The Director General, National Agency for Food and Drug Administration and Control (NAFDAC) Prof. Mojisola Adeyeye, has disclosed the agency’s target to reduce the nation’s drug importation from the current 70% to 30% by 2025.
Prof. Adeyeye in a chat with newsmen in Lagos on Wednesday said the agency is already working towards the goal, stressing that the goal could only be achieved by drastic increase in local manufacturing of drugs, pointing that an increase in local drug manufacturing would help to a large extent in curbing the prevalence of substandard drugs and ensure drug security in the country.
The DG noted that the agency is using multifaceted approaches to curb substandard and falsified medicine in the country, noting that if a country is over-dependent on importation of medicine, such country will get substandard drugs and if not for COVID-19, Nigeria wouldn’t have woken up from its slumber as a country.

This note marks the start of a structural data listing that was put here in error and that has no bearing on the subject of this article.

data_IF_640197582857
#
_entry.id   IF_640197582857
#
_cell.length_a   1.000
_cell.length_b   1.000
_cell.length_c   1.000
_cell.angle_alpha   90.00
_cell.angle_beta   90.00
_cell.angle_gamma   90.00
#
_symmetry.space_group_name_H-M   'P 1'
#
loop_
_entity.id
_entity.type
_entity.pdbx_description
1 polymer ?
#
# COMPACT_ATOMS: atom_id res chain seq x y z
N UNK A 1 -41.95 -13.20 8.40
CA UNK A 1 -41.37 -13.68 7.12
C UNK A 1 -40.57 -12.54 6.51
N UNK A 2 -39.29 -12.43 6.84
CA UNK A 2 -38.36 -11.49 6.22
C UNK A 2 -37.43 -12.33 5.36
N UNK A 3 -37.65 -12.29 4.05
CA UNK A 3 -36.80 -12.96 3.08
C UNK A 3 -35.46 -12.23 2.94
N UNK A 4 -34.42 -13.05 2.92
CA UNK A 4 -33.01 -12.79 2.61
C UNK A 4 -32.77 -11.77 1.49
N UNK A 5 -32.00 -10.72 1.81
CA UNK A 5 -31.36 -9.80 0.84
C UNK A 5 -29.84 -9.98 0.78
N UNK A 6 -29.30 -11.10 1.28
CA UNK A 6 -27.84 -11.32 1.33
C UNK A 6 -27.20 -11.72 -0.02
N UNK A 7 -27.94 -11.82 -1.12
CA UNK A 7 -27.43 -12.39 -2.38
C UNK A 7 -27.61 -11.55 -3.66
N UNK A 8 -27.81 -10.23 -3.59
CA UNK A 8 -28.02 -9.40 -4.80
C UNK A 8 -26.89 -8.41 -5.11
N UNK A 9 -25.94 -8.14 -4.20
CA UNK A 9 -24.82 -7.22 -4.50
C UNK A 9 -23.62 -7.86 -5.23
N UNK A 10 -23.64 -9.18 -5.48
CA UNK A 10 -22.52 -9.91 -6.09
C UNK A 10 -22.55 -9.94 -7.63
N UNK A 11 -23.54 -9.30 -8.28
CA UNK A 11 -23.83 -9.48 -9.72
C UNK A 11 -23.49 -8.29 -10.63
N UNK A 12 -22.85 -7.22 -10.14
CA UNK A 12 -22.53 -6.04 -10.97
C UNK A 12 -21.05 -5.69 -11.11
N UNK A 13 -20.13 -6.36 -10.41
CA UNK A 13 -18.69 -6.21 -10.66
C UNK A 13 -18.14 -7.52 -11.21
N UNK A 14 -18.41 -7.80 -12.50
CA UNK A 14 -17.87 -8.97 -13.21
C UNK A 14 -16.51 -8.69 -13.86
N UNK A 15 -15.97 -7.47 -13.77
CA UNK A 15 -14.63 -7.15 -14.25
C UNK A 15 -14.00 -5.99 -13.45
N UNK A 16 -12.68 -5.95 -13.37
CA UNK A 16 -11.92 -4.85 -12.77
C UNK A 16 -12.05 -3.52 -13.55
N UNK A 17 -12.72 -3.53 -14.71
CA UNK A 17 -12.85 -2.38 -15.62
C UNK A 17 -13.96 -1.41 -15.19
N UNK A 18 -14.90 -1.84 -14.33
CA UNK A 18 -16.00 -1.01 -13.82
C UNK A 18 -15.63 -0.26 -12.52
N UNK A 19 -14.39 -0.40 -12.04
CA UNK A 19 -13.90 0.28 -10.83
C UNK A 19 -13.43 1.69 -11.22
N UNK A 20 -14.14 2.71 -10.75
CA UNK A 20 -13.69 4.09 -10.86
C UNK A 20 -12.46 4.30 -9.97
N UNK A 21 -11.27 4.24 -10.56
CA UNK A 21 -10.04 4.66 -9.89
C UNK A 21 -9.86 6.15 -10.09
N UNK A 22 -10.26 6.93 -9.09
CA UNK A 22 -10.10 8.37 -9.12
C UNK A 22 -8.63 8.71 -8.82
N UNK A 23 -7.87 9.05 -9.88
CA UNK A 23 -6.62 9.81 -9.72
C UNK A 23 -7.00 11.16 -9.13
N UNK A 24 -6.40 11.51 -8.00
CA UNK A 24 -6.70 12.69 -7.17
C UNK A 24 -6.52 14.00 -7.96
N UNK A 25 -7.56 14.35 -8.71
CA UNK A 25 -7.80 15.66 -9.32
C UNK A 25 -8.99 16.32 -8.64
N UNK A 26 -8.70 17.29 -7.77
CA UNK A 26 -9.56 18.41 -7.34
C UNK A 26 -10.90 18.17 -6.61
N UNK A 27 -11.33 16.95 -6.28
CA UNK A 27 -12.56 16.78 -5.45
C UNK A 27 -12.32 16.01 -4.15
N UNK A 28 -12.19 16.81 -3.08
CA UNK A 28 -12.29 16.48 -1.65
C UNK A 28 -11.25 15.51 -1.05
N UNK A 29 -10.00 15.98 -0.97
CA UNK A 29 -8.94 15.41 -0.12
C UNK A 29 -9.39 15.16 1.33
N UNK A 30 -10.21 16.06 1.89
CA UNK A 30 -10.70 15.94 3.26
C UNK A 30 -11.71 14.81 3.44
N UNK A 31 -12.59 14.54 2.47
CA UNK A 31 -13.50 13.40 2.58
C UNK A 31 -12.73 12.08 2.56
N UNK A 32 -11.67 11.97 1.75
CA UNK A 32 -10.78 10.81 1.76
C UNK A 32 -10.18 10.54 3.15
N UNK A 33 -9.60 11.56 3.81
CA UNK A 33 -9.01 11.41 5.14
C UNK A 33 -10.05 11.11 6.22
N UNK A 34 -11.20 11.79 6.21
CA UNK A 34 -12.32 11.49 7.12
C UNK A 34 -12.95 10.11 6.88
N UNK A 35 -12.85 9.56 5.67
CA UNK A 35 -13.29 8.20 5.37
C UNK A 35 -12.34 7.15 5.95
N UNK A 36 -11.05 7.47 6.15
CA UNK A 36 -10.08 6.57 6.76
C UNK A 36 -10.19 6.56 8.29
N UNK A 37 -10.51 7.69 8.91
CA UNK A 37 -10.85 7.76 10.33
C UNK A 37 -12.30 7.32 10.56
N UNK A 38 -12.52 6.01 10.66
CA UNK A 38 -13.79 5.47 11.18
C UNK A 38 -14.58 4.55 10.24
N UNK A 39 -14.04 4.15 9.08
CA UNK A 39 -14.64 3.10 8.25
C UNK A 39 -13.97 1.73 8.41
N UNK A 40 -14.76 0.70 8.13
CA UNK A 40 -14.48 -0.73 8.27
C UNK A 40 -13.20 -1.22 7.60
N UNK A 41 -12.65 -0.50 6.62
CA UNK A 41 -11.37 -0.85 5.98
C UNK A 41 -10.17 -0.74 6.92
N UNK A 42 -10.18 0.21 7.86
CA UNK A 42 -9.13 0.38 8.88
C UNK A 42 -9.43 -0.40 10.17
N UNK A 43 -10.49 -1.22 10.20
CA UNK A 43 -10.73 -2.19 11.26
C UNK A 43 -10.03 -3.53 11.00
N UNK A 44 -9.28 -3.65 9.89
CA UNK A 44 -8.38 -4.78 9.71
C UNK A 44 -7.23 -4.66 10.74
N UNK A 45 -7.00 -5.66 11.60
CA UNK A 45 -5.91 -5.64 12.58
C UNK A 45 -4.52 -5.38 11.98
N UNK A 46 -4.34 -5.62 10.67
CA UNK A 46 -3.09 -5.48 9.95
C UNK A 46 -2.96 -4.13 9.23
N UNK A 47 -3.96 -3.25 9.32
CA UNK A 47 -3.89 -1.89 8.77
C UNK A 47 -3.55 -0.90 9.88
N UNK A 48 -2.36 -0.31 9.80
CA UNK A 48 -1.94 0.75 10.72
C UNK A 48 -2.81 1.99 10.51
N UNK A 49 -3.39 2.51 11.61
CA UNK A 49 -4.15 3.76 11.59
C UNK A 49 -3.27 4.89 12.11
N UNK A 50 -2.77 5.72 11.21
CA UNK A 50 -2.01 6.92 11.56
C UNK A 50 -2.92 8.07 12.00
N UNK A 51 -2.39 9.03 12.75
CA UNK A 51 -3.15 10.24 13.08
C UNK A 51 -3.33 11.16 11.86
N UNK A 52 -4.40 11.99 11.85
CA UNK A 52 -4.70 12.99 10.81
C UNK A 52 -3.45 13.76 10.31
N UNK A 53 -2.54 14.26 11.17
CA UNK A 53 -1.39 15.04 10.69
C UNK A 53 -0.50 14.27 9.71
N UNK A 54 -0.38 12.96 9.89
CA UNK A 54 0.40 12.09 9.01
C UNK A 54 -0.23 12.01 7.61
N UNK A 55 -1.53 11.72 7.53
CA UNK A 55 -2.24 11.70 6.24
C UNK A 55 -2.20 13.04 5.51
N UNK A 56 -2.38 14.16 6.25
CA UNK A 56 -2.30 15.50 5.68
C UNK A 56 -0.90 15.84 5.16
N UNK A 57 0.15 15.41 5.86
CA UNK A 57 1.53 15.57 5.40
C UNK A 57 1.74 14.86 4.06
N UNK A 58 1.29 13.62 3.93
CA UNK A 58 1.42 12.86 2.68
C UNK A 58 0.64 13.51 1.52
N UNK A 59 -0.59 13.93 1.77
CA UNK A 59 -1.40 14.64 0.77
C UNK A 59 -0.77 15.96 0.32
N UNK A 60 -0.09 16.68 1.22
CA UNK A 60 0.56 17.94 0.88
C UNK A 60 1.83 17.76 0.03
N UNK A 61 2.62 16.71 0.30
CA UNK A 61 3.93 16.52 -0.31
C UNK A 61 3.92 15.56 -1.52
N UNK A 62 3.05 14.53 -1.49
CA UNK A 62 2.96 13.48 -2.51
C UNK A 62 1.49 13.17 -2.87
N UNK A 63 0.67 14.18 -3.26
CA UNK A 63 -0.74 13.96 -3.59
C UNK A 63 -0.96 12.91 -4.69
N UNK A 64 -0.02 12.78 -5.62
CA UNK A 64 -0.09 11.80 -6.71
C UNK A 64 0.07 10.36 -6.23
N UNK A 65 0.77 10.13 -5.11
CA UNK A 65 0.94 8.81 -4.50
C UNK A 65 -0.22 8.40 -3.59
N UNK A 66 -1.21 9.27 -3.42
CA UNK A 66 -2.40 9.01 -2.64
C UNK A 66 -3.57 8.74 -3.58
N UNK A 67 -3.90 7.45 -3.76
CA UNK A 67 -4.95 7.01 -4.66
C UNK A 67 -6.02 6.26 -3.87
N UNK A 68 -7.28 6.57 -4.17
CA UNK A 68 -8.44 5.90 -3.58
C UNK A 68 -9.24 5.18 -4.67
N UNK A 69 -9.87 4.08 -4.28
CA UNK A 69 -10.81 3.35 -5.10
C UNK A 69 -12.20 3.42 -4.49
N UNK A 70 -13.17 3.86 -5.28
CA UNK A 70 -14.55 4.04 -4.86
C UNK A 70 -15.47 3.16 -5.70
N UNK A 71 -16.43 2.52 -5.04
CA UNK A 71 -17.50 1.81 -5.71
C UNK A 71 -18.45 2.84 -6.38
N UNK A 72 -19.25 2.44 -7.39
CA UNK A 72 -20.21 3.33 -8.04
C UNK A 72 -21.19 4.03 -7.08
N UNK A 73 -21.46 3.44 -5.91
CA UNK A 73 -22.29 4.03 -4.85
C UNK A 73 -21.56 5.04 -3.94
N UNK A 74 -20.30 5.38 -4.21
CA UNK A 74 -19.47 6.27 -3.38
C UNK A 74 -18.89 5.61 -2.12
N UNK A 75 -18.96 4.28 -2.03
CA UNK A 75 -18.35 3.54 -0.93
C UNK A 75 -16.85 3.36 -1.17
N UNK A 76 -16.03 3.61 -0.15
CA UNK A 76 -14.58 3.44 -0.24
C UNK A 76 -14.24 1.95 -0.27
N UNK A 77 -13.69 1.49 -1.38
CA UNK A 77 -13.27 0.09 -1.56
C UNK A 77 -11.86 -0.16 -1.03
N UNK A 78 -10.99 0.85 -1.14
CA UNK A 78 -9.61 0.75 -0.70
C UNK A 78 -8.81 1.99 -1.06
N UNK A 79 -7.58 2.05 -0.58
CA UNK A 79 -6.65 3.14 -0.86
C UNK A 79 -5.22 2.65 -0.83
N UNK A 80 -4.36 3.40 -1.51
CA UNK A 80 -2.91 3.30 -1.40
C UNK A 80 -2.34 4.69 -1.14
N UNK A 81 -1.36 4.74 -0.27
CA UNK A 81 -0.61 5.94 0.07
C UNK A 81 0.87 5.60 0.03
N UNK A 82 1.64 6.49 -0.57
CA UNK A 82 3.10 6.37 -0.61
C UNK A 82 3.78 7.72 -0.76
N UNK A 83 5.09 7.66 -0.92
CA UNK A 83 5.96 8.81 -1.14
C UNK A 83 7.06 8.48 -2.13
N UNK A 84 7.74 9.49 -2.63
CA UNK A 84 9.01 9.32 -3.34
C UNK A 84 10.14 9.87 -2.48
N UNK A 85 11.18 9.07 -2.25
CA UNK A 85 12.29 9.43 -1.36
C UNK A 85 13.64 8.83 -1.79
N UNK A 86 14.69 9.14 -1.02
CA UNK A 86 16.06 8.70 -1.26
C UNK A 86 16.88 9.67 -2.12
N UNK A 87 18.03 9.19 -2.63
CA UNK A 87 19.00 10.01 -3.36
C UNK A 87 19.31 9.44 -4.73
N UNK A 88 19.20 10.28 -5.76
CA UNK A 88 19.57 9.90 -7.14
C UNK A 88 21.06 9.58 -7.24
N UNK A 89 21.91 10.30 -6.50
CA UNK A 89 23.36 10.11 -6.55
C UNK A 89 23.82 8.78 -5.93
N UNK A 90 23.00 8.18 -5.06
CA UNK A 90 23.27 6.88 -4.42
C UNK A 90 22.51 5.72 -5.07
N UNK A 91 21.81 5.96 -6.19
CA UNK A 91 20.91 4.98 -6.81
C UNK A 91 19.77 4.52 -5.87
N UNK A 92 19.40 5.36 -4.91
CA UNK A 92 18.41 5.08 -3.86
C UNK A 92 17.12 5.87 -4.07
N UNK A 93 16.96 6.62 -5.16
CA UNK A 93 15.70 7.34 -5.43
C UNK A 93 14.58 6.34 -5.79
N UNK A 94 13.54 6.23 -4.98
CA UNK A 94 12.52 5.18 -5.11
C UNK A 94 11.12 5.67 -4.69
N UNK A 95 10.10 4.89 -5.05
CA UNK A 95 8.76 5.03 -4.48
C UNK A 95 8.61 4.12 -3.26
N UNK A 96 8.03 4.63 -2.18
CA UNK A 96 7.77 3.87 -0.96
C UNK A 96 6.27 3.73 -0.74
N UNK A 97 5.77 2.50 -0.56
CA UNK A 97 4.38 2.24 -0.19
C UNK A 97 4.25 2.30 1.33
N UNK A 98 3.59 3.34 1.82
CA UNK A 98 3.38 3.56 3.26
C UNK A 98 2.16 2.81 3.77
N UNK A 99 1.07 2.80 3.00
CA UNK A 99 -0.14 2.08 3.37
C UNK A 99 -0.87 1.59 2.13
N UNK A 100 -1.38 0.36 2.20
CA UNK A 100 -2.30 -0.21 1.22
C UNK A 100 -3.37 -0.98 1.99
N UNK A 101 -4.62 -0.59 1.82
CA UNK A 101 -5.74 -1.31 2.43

The NAFDAC DG said “When I started my tenure, local manufacturing of medicine became my focus because when you increase local manufacturing you are not just giving more jobs or increasing the GDP. Most, importantly, you are safeguarding the health of the nation because if somebody is falsifying something on Ota, for example, we can get there within one hour and something like that had happened before.
“So, we want to change the 70 per cent importation of drugs into the country to 30 per cent by 2025, so that as a nation we can say we have drug security because we don’t have that now. A country that is not drug secured is not secured in other facets”.
“We have read our riot act to drugs manufacturers who bring their drugs to the country if they want to be friends in trade with Nigeria. If they want to be friends with us, they should do what we want and not send what will kill our people and that is why we have tightened shipment of drugs into the country.
“We have been to China and India and now we deal with the lab directly not the agents like what it used to be before,” he said.